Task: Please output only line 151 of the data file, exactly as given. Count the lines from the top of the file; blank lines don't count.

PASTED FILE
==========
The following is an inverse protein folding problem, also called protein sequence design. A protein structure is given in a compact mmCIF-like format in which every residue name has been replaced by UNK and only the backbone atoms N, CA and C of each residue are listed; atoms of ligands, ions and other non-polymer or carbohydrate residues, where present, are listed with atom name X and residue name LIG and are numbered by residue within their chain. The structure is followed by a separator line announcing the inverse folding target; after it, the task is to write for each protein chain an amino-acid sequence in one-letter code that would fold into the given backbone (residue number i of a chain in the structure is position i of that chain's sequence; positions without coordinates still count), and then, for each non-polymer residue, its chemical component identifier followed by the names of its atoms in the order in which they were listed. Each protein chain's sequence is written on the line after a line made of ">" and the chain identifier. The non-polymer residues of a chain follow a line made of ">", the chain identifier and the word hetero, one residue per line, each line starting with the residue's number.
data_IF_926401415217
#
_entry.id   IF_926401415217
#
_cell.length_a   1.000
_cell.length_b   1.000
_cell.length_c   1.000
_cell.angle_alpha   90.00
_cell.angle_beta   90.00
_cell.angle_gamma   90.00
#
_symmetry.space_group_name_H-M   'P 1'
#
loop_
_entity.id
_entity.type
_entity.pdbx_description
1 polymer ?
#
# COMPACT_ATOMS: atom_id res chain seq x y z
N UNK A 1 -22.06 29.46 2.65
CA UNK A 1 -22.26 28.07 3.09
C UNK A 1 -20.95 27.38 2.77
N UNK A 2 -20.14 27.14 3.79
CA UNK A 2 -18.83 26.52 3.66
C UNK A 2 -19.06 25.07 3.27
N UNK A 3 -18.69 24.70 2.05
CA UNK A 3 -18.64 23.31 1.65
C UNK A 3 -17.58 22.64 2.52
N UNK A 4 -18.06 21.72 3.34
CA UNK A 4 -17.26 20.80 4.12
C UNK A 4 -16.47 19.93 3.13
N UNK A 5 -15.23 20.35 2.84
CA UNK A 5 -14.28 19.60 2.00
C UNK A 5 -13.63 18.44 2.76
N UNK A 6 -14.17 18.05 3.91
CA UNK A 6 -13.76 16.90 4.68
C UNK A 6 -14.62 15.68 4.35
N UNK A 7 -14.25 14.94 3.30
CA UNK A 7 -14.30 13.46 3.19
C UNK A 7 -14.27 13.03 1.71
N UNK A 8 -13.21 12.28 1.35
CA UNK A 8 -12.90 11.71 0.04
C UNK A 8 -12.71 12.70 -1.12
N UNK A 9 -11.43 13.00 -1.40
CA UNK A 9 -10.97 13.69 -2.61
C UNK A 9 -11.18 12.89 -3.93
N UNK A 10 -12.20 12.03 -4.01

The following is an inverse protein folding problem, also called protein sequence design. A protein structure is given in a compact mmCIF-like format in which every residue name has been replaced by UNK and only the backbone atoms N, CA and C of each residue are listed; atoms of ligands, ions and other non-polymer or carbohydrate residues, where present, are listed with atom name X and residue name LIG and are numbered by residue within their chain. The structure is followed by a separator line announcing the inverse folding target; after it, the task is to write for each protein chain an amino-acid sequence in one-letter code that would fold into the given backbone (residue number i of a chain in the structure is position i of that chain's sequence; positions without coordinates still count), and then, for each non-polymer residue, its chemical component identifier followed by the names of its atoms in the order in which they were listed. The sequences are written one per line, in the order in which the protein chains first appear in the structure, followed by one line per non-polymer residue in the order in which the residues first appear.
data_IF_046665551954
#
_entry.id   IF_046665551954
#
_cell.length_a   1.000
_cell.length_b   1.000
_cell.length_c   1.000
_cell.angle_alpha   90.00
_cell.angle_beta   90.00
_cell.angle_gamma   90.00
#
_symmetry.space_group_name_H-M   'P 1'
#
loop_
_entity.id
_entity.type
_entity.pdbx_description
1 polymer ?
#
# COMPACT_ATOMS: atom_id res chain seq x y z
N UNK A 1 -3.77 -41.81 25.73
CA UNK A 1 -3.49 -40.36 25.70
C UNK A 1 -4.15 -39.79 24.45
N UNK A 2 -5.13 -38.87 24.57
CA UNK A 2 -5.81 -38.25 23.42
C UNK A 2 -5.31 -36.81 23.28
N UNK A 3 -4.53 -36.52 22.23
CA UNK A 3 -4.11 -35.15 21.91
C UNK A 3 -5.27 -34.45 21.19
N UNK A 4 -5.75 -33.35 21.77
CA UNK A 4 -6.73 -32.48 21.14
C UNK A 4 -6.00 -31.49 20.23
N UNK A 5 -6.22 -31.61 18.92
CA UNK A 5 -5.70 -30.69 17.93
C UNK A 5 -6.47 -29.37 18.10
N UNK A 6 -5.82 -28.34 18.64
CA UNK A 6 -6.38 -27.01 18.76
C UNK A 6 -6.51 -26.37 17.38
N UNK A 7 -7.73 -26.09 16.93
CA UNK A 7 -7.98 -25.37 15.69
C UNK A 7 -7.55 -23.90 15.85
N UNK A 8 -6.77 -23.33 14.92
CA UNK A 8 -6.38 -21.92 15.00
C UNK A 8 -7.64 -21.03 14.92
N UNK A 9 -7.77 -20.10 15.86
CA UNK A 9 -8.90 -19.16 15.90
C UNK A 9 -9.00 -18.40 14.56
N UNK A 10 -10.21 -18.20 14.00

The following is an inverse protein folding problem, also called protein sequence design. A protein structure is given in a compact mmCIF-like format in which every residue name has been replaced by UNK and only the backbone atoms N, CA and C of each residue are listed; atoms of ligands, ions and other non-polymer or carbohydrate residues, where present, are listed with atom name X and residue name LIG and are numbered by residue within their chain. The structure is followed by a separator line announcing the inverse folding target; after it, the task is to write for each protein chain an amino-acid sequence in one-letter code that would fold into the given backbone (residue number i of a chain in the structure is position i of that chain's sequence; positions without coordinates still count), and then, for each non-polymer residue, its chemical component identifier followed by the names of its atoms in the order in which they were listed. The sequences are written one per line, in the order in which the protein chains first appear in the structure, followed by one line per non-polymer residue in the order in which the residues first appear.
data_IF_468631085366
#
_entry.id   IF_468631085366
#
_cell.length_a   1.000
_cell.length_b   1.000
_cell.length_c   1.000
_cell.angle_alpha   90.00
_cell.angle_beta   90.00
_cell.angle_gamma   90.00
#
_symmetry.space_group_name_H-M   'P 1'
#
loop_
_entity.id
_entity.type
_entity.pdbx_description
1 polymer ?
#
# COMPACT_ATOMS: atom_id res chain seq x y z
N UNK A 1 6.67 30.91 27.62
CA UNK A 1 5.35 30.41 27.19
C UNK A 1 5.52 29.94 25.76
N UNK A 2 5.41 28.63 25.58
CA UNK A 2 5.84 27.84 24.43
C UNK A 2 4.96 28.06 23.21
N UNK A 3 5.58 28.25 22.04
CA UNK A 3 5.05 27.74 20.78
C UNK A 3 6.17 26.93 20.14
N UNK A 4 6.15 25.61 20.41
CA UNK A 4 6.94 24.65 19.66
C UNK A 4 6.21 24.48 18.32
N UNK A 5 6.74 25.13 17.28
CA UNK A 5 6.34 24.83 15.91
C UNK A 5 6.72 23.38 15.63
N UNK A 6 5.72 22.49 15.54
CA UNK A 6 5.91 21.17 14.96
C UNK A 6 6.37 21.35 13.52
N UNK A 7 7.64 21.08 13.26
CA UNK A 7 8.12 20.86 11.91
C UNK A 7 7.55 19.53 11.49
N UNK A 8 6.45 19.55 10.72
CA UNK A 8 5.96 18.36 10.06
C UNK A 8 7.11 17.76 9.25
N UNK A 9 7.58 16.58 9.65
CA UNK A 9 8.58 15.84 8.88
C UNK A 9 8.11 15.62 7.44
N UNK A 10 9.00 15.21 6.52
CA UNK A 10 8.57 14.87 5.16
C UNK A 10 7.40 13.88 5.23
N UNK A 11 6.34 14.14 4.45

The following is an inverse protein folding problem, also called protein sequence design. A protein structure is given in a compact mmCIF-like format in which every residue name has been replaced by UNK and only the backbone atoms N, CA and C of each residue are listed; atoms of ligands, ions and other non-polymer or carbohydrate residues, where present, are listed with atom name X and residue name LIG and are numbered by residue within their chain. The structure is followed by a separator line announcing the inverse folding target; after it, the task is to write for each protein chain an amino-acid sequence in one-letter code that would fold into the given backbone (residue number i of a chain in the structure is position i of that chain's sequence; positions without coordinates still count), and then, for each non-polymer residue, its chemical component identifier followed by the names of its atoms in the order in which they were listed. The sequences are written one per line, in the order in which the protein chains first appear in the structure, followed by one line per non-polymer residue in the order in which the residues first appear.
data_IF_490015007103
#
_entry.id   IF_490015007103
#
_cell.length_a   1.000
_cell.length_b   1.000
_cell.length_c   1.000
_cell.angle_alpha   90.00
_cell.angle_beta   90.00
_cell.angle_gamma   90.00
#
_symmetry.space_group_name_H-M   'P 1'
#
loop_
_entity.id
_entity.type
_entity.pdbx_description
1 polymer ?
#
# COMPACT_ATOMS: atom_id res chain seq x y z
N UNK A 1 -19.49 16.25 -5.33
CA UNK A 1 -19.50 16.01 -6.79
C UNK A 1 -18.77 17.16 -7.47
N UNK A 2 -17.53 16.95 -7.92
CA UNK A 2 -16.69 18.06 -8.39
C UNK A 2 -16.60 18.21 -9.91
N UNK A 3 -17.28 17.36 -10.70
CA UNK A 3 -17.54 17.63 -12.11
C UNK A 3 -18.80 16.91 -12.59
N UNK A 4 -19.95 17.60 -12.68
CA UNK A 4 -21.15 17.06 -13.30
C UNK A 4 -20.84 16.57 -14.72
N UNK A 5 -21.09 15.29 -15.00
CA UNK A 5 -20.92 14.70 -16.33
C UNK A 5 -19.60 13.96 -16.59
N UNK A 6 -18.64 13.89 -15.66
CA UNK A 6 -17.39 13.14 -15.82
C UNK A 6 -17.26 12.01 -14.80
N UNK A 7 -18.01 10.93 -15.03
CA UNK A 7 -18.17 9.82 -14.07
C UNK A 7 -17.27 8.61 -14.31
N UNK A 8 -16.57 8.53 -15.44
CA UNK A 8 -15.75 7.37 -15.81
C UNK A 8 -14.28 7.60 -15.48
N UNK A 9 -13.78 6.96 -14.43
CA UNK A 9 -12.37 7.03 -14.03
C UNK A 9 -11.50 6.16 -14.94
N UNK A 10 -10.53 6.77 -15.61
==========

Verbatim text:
The following is an inverse protein folding problem, also called protein sequence design. A protein structure is given in a compact mmCIF-like format in which every residue name has been replaced by UNK and only the backbone atoms N, CA and C of each residue are listed; atoms of ligands, ions and other non-polymer or carbohydrate residues, where present, are listed with atom name X and residue name LIG and are numbered by residue within their chain. The structure is followed by a separator line announcing the inverse folding target; after it, the task is to write for each protein chain an amino-acid sequence in one-letter code that would fold into the given backbone (residue number i of a chain in the structure is position i of that chain's sequence; positions without coordinates still count), and then, for each non-polymer residue, its chemical component identifier followed by the names of its atoms in the order in which they were listed. The sequences are written one per line, in the order in which the protein chains first appear in the structure, followed by one line per non-polymer residue in the order in which the residues first appear.